We conclude that the testator introduced the supposition of intestacy in the event of the death of the life beneficiary, without issue, solely for the purpose of identifying his next of kin as of the date of the happening of that particular contingency. The latter provision was for the purpose of designating the persons who would then be the testator's nearest blood relatives, and their representatives.
The dominant intention of the testator resides in the qualification of the bequest to his heirs at law and next of kin living at the expiration of the trust. The bounty was not limited to survivors alone. On the contrary, the gift is "to the issue of such * * * as shall have died leaving issue, to be divided and distributed among them according to stock * * *." A distribution per stirpes is clear and unequivocal. The subsequent reference to intestacy contains no direction to distribute per capita, and there is no instruction that the statute of distribution is to apply. The probate court could not properly infer such an intent when a contrary purpose was just previously expressed. This aspect of the judgment was without error.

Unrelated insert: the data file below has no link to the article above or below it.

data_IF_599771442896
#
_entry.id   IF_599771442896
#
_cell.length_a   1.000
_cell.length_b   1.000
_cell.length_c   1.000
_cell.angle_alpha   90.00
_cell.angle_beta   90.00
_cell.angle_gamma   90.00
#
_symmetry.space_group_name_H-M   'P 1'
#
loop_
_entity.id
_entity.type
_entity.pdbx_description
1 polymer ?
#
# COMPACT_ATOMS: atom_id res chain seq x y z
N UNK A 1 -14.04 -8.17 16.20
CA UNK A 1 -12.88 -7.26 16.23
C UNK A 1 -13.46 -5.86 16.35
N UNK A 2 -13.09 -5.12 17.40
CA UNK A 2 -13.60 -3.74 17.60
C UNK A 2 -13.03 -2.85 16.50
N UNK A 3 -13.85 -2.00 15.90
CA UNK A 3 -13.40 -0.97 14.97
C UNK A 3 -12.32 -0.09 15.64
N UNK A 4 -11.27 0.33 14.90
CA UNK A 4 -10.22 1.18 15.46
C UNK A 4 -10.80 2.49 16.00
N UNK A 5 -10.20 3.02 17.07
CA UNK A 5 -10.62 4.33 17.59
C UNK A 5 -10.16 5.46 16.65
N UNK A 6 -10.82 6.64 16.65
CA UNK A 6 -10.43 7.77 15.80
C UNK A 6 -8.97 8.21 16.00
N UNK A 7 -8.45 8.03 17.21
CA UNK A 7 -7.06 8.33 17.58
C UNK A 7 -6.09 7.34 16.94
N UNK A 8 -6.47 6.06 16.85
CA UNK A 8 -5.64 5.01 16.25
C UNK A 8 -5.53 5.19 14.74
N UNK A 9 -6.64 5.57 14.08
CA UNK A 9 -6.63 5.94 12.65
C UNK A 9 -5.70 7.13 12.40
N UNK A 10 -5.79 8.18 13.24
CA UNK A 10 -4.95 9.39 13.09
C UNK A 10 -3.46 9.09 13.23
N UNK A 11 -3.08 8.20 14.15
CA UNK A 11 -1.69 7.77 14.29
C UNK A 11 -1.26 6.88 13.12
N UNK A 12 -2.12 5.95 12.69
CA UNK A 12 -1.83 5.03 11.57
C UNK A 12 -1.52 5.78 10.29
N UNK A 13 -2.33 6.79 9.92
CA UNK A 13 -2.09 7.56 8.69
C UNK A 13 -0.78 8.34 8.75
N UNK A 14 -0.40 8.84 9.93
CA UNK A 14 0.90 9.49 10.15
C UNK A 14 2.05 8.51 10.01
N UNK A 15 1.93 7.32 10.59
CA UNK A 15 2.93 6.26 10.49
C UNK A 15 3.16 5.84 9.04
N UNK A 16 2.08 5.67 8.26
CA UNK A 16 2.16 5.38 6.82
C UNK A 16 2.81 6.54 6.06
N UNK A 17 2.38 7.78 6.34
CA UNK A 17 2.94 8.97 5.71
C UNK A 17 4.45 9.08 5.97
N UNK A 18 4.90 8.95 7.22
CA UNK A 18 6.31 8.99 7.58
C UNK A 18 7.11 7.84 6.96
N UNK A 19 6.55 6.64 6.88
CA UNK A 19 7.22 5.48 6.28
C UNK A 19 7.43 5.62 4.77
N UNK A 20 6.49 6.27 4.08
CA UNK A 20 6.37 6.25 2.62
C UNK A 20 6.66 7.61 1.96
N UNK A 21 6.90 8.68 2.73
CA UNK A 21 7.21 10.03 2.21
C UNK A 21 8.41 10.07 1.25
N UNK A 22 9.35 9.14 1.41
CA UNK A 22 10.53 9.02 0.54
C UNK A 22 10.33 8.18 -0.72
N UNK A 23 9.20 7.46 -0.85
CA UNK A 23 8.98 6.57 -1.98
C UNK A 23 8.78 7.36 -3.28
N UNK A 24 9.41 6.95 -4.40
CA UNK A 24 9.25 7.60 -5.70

The distribution provided in the declaratory judgment of the probate court is affirmed.